The state Board of Pharmacy met this week in San Diego to evaluate whether to give pharmaceutical makers and distributors an extra two years to install measures to stop drug counterfeiting. Board members are on record as being skeptical of the need for any further delay. But some who are normally critical of drug makers agree that more time may be needed.
At issue is a technology known as electronic pedigree, or ePedigree, which is used to track a drug as it moves from its maker to wholesalers, retailers and the end customer. It is intended to prevent a repeat of a spate of counterfeit drug cases uncovered from 2004 to 2006.
Drug makers and wholesalers have already won one reprieve. In 2006, language in a larger bill covering the Department of Consumer Affairs — SB1476 by former Sen. Liz Figueroa — put off the deadline from Jan. 1, 2007, to the same date in 2009. In recent months, dozens of companies have been lobbying the board for an additional two years.
“Amgen takes the issues of counterfeiting and patient safety very seriously and is working diligently to see that all of its products sold in California comply with California’s ePedigree and serialization requirements,” said company spokeswoman Kelley Davenport. “However, because implementation will require approximately 2.5 years, meeting California’s deadline of January 2009 is unworkable.”
There have been numerous cases of drug counterfeiting in California in recent years. In late 2004, two men were caught importing and counterfeiting $5.7 million worth of Viagra. Two years ago, a San Diego man was sentenced to more than four years in prison for importing counterfeit drugs from China, India and Mexico.
In many ways, the ePedigree issue provides a microcosm of the difficulties of improving any portion of the health care system. For one thing, said Dr. Bryan Liang, it involves the state trying to make changes in a vast and disjointed industry in the face of a federal government that has largely been asleep at the wheel.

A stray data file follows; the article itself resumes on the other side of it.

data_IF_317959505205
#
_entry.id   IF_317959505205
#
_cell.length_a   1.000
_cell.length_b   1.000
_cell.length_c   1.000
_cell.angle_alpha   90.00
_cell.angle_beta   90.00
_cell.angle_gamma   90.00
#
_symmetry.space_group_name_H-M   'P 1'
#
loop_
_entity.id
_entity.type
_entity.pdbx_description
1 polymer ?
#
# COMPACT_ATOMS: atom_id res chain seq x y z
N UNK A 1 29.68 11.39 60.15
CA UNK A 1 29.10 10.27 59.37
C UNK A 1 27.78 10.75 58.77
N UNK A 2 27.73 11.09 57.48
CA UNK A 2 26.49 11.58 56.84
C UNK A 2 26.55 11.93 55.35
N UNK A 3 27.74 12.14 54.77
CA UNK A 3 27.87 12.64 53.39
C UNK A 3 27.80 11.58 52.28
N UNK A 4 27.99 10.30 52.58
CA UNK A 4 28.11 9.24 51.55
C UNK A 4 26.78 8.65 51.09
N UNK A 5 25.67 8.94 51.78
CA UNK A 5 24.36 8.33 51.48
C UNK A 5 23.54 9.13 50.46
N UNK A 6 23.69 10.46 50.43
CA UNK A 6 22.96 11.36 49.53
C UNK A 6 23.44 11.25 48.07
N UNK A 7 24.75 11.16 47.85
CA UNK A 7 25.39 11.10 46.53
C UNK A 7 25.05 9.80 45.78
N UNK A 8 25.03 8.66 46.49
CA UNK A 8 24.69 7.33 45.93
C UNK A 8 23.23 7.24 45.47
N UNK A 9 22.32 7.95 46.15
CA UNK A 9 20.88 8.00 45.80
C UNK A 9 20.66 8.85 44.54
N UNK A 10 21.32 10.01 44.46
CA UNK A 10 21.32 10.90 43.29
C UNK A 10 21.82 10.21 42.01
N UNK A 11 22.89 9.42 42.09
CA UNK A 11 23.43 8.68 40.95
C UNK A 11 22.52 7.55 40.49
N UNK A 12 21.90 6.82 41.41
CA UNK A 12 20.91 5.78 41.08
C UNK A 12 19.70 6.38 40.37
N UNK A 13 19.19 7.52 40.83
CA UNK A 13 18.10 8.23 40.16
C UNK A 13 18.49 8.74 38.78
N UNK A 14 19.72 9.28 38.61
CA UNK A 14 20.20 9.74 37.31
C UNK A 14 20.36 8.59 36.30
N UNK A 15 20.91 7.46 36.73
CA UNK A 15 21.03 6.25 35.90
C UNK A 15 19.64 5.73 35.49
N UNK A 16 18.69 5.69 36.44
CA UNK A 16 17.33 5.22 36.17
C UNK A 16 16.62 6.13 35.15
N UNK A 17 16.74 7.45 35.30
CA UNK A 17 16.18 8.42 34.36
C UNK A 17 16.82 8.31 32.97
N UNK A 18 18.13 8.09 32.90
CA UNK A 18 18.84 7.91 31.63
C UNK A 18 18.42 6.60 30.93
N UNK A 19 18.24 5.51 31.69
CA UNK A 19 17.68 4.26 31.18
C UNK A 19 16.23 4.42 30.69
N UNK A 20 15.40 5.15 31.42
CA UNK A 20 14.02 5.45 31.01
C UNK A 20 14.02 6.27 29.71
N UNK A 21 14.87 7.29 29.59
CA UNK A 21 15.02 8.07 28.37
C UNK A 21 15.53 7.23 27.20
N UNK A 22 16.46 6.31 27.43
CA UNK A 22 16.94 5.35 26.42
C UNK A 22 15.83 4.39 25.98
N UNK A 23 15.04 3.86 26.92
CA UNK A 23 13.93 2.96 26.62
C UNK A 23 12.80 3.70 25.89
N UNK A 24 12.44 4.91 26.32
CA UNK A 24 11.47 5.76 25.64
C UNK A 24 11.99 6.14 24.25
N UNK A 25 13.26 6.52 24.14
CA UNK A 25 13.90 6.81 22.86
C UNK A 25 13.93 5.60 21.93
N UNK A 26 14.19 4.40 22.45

“I think the board has been justifiably frustrated with the federal effort,” said Liang, the executive director of the Institute for Health Law Studies at the University of California at San Diego. “I’m glad they have a deadline because if they didn’t, people wouldn’t be pushing this hard.”
But Liang concedes that a delay may be called for, noting that “we don’t have a single standard.” He added: “We don’t want to implement something that doesn’t work.”
Letters requesting a delay have poured in to the board from more than three dozen companies and other stakeholders. But Paul Rudolf, a former Food and Drug Administration associate commissioner slated to testify at the hearing, said it would be wrong to take that as a sign that the industry has universally agreed that further delay is needed.
“You don’t normally hear from people who think a law can be implemented on time,” Rudolf noted.
There are numerous technology companies marketing hardware and software to help companies comply with ePedigree regulations. With a standard bottle of pills, implementation may be relatively straightforward. But Liang noted that many drugs come in minute amounts, often in syringes, and need to be refrigerated.
“Just think of the guy with earmuffs and mittens who needs to put hundreds of thousands of stickers on these things,” Liang said.
Another major issue is cost. To fully comply with the regulation, the industry would need to standardize, either with a bar-code system or by installing a radio frequency identification, or RFID, tag on every bottle. In 2006, the drug maker Pfizer has began using RFID tags to track all shipments of its wildly lucrative erectile dysfunction drug Viagra because it wanted to cut down on the illegal versions out of China and India being sold online for a fraction of the price. But Pfizer reported spending around $350 million on the process, Rudolf said.
Jim Dahl, the former assistant director of the FDA Office of Criminal Investigations, said the increased costs would go down the supply chain, with even mom-and-pop pharmacies needing to buy RFID readers running $2,500 and up.
The original federal law designed to stop drug counterfeiting, the Prescription Drug Marketing Act, went into effect in 1988. While this was a good first step, Dahl said the feds never took the further steps needed to make a workable system. For instance, he said, nursing homes and medical practices often get volume discounts of up to 60 percent off the list price.
This can result in drugs getting onto the black market with no way to track them, Dahl said. Once that happens, they can be mixed with placebos or subjected to other types of fraud.
“Because these people can get lower prices, someone convinces them to buy more than they need and some gets diverted into the regular market,” Dahl said. “Because it’s an undocumented system, it allows for the easy insertion of counterfeits. If you stop the diversion, you stop the insertion of counterfeits.”